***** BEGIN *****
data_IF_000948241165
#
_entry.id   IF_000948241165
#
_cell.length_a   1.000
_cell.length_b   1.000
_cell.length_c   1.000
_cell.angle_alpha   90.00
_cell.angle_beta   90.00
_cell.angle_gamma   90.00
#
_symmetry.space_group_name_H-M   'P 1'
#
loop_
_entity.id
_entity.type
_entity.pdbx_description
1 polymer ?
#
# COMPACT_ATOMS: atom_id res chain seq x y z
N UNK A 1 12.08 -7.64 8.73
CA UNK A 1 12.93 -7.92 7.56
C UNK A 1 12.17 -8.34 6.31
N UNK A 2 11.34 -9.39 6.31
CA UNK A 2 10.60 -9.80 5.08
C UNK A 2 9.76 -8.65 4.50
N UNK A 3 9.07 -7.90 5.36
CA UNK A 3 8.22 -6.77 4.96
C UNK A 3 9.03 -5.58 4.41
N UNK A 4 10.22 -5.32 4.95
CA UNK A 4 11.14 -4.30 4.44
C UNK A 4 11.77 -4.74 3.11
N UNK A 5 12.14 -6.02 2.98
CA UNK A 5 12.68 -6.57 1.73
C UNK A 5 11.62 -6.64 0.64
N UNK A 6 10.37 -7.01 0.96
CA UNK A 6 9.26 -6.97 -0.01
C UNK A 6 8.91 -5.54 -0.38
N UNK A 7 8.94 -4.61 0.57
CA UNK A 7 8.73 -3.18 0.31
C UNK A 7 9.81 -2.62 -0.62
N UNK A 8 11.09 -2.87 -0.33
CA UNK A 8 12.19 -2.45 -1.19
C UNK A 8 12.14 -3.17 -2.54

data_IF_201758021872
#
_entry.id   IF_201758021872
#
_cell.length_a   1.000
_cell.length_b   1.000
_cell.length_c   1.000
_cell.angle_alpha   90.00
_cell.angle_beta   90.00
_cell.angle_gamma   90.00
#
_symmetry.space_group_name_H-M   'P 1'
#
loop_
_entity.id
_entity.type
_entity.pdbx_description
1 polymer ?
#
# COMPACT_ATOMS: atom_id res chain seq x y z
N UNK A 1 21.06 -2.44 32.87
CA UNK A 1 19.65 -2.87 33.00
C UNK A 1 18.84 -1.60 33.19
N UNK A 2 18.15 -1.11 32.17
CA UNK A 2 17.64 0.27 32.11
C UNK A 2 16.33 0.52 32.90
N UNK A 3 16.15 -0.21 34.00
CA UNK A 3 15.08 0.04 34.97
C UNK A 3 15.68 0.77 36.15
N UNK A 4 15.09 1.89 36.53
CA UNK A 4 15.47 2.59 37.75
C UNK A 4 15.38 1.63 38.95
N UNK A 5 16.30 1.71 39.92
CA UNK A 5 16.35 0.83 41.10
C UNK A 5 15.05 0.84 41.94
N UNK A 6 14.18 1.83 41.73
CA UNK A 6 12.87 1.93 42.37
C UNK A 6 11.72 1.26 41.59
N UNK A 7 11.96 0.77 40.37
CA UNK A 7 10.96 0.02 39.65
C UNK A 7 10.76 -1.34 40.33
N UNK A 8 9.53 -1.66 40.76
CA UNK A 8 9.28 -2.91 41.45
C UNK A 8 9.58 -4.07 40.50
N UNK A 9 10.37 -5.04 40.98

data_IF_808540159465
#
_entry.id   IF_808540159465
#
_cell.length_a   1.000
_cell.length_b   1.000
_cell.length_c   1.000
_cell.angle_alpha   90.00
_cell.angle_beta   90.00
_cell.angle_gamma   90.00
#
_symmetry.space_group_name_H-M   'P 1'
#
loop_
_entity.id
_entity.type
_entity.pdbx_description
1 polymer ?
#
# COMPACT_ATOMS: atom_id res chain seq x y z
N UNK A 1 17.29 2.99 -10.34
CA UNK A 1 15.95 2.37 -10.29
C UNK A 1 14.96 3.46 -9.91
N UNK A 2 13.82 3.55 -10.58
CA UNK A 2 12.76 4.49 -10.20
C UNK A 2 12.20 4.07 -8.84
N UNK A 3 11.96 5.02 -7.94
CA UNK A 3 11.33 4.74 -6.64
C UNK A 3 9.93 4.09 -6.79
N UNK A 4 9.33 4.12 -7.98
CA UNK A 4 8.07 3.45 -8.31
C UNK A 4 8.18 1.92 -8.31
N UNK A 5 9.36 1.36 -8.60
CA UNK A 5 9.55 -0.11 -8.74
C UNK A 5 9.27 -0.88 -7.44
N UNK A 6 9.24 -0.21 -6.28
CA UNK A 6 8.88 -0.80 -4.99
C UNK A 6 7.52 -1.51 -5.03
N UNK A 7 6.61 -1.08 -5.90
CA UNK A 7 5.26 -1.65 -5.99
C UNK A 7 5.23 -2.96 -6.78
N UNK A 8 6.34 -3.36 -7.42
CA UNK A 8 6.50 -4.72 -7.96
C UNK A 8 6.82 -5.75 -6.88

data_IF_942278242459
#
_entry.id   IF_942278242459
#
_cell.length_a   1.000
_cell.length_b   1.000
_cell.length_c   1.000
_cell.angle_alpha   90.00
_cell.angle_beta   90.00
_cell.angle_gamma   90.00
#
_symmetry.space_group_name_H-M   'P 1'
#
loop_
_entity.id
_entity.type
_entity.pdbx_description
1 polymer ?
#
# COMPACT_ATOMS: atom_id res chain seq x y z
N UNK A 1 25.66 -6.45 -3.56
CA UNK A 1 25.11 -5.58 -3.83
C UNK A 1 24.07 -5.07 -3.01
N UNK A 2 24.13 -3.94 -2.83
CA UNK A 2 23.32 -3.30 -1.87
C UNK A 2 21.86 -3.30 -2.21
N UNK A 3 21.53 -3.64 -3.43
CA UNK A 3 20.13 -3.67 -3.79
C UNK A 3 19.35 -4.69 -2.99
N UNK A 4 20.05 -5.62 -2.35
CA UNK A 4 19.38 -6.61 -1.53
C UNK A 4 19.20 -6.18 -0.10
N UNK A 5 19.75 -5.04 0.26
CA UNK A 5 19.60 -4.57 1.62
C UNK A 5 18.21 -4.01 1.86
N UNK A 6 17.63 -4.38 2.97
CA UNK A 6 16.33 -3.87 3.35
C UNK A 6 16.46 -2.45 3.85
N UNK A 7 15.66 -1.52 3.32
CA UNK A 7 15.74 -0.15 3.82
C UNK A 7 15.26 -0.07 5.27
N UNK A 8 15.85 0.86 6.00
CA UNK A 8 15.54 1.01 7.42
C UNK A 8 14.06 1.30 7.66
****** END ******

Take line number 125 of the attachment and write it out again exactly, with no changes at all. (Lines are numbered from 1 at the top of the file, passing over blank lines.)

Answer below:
N UNK A 6 9.24 -0.21 -6.28